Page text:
By Kadesha Thomas
Photo by Jason Smith
Before Ameya Pawar ran for alderman of Chicago’s 47th Ward in 2010, he gave ample thought to the reasons why he should wait. Just 30 years old, Pawar was a novice in politics and still a graduate student at the University of Chicago’s School of Social Service Administration.
But his professors’ encouragement—and his concerns about the city’s problems—convinced him that waiting would only delay the work of addressing those ills. With surprise endorsements from the Chicago Tribune and the Chicago Sun-Times, Pawar won the election in February, taking nearly 51 percent of the vote and defeating three other candidates.
The dramatic, long-shot victory took Pawar and his supporters completely by surprise. But they all say the experience has confirmed their belief in the importance of getting engaged in public affairs, even when the odds of success are low. They are now facing the welcome challenge of channeling their ideas and energy into policy solutions for Pawar’s ward and the city at large.
“Everyone will ask you how many campaigns you’ve participated in or what experience you have,” Pawar says. “Not many will ask if you really just care about the community. My advice is, just do it. Don’t wait.”
That simple call to action motivated many of Pawar’s advisers and volunteers from the University community.
Edward Tanzman, one of Pawar’s instructors in the graduate Threat and Response Management program of the University’s Graham School of Continuing Liberal and Professional Studies, vividly remembers Pawar’s unlikely rise.
“I had no reason to believe that he had a shot at winning,” says Tanzman, who also is the co-director of the Center for Integrated Emergency Preparedness at Argonne National Laboratory. “But we didn’t really discuss the chances of victory. He was focused more on the rightness of it than the practicality.”
That was enough to convince Tanzman to volunteer in the campaign, critique Pawar’s policy stances, donate, and even spend the Sunday before the election sloshing through the rain to knock on doors.
“I could say to those families, ‘I know this man,’ says Tanzman, who in the past had won five elections as a community representative for a Local School Council. “As an instructor, if I have an opportunity to help a student make the world a better place, then I will try to help.”
Pawar also was able to tap other mentors at the University for campaign support and insight into navigating Chicago politics. He had received his Threat and Response Management degree in 2009 from the Graham School in addition to pursuing his SSA degree. Fellow classmates used their course work to help him craft policy positions. Two of those classmates still serve on his staff: Charna Epstein, his chief of staff, is a 2005 SSA graduate and a fellow 2009 graduate of the Graham School program where she and Pawar met. Jim Poole, who graduated from SSA in 2011, serves as Pawar’s community specialist.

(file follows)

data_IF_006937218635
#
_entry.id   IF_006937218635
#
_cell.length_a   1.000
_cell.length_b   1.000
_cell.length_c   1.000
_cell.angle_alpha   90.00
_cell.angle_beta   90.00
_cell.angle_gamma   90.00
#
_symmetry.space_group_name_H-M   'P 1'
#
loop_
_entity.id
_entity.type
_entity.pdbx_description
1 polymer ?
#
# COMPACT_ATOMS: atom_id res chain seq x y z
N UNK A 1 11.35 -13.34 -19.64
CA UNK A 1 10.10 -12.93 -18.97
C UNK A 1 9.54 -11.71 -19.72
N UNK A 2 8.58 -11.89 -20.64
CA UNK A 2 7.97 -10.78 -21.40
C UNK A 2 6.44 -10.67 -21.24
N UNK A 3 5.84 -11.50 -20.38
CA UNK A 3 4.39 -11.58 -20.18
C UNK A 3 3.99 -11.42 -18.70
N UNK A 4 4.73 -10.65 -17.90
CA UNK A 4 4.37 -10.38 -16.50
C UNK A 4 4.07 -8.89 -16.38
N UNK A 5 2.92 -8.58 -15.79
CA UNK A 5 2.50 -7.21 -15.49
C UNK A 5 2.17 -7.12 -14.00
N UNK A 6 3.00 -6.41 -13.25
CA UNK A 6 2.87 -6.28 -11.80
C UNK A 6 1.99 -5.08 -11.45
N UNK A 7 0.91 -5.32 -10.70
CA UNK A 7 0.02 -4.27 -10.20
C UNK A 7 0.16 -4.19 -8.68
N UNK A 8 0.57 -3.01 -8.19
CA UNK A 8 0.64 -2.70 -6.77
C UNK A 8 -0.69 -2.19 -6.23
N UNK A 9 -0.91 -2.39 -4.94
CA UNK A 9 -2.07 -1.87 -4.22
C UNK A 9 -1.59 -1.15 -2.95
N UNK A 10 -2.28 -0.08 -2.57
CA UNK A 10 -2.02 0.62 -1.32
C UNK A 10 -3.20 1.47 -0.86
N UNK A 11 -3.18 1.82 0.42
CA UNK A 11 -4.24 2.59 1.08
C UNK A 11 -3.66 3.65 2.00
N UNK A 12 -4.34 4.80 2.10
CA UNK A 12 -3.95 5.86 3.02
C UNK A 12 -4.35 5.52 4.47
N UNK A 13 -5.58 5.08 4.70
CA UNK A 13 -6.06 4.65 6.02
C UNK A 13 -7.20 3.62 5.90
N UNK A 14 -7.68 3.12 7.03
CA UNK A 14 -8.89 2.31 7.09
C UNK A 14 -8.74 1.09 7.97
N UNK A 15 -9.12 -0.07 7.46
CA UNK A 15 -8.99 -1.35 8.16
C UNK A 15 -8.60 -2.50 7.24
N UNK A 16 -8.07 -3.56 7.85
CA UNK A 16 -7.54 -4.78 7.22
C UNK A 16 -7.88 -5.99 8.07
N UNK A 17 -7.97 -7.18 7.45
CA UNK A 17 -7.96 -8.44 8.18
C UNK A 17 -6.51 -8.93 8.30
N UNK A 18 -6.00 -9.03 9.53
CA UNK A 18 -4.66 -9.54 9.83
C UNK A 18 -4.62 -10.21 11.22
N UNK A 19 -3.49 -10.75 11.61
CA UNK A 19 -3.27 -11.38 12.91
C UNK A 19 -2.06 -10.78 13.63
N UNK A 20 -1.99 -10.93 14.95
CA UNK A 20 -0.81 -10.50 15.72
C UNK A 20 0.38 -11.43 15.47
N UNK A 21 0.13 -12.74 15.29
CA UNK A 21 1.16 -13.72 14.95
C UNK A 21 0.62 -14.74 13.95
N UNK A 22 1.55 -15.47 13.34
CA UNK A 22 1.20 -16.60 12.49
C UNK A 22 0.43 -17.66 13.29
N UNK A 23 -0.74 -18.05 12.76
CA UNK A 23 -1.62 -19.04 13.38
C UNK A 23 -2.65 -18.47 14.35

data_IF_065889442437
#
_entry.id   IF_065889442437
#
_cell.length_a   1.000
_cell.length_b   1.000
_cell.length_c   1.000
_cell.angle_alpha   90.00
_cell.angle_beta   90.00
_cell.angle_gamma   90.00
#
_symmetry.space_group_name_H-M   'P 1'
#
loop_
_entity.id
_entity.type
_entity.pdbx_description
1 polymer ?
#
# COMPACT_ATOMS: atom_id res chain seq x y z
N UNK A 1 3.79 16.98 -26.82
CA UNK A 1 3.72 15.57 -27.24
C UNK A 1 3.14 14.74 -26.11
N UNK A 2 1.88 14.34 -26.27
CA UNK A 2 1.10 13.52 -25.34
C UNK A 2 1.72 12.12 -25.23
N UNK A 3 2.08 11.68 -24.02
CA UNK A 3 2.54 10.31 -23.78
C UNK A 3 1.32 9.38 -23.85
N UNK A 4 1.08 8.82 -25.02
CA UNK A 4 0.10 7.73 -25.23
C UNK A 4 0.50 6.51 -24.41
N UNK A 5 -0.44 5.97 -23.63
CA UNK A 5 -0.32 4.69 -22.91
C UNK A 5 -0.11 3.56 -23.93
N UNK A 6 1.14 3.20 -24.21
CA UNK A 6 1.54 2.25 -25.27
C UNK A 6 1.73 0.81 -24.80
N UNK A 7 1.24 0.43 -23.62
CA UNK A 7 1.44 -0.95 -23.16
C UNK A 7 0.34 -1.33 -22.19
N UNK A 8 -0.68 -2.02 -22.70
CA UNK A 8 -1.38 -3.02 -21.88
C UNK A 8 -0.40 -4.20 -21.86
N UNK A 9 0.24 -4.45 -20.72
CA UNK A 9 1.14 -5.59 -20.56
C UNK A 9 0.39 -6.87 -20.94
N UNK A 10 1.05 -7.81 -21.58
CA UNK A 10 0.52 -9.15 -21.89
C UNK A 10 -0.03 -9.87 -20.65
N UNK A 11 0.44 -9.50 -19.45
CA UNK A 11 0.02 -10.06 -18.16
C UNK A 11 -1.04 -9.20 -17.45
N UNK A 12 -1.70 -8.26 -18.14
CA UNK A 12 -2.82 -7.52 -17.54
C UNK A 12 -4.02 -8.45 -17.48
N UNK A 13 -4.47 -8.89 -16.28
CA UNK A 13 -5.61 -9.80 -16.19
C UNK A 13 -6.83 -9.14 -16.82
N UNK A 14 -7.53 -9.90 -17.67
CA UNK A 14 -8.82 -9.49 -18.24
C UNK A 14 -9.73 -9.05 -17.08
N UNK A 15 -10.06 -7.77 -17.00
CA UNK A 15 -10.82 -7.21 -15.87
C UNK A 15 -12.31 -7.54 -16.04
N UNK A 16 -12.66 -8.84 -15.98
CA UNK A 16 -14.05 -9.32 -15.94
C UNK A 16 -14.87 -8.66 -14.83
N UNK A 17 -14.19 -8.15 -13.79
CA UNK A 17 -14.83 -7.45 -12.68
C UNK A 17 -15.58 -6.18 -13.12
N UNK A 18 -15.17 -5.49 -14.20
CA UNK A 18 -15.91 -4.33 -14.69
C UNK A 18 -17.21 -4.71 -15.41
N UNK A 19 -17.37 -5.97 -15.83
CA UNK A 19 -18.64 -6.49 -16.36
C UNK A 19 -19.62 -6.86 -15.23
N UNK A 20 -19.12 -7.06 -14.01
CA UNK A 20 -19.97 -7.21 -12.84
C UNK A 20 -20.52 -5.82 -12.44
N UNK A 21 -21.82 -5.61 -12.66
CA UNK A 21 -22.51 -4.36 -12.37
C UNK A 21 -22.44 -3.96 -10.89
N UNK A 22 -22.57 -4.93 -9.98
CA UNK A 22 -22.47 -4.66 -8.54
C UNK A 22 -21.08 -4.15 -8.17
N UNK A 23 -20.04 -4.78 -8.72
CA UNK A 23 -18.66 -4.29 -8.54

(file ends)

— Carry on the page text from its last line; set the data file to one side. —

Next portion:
"When Ameya announced he was running for alderman in our class—with Jim by his side as his field director for the campaign—I think his classmates were a bit wide-eyed and at the same time immediately supportive of both," says Dean of SSA Neil Guterman. "It's this kind of imagination that we like to see and nurture in our students, and now Ameya will have the opportunity to serve his ward and the city with skills and knowledge he's gained from his studies at SSA," adds Guterman.
Now, as alderman, many of the solutions Pawar is putting in place for the 47th Ward are grounded in his education at the University of Chicago. For example, “some of our work and thinking was based on a class with Andrew Velazquez, the regional administrator for FEMA,” Pawar says. In another class, “we got into the inner workings of how the European debt crisis unfolded, then matched that up with the literature.” Studying international and domestic crises has helped Pawar’s team think more globally about addressing local issues.
To Pawar, the 47th Ward on Chicago’s North Side is an example of what a community should be.
“We have the Brown Line, which connects housing to parks, libraries, and schools,” he says. “All of these different resources connect to build a community.” But after living in the ward for the past five years, Pawar has become concerned about the issues that threaten it and the city as a whole. The most pressing issue, he said, is the exodus of residents leaving Chicago for the suburbs for a variety of reasons, including access to better schools.
Pawar’s strategy is to build up the 47th Ward’s schools to stabilize the population and stimulate economic development. Some of the key ingredients for this strategy are parental involvement, fundraising, and leadership.
“If you get all those working simultaneously, you can turn a school around, and it can happen relatively quickly,” Pawar says. “If we anchor every new project in schools, that will be more effective to drive economic development. More schools equal a high level of well-being, and then new businesses come in.”
By Kadesha Thomas